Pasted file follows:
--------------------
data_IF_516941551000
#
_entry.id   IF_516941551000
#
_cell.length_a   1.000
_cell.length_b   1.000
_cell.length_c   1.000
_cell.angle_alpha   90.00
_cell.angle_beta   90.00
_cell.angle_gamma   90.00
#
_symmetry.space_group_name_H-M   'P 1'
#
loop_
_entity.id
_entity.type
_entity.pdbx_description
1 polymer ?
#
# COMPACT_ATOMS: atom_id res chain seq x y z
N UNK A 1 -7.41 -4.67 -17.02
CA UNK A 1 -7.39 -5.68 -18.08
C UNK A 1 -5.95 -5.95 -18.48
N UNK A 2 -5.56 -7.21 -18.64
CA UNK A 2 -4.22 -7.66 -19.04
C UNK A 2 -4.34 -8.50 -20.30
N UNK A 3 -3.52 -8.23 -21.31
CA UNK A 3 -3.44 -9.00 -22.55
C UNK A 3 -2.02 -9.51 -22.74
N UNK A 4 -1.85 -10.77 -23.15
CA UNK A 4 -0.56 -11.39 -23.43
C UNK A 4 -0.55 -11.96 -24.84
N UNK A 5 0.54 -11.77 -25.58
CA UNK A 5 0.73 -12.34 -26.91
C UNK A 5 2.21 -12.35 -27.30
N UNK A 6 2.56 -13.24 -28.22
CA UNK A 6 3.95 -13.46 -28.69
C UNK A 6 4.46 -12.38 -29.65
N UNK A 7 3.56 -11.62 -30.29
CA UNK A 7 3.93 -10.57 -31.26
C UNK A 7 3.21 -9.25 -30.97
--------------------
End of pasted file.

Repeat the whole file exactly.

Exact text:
data_IF_516941551000
#
_entry.id   IF_516941551000
#
_cell.length_a   1.000
_cell.length_b   1.000
_cell.length_c   1.000
_cell.angle_alpha   90.00
_cell.angle_beta   90.00
_cell.angle_gamma   90.00
#
_symmetry.space_group_name_H-M   'P 1'
#
loop_
_entity.id
_entity.type
_entity.pdbx_description
1 polymer ?
#
# COMPACT_ATOMS: atom_id res chain seq x y z
N UNK A 1 -7.41 -4.67 -17.02
CA UNK A 1 -7.39 -5.68 -18.08
C UNK A 1 -5.95 -5.95 -18.48
N UNK A 2 -5.56 -7.21 -18.64
CA UNK A 2 -4.22 -7.66 -19.04
C UNK A 2 -4.34 -8.50 -20.30
N UNK A 3 -3.52 -8.23 -21.31
CA UNK A 3 -3.44 -9.00 -22.55
C UNK A 3 -2.02 -9.51 -22.74
N UNK A 4 -1.85 -10.77 -23.15
CA UNK A 4 -0.56 -11.39 -23.43
C UNK A 4 -0.55 -11.96 -24.84
N UNK A 5 0.54 -11.77 -25.58
CA UNK A 5 0.73 -12.34 -26.91
C UNK A 5 2.21 -12.35 -27.30
N UNK A 6 2.56 -13.24 -28.22
CA UNK A 6 3.95 -13.46 -28.69
C UNK A 6 4.46 -12.38 -29.65
N UNK A 7 3.56 -11.62 -30.29
CA UNK A 7 3.93 -10.57 -31.26
C UNK A 7 3.21 -9.25 -30.97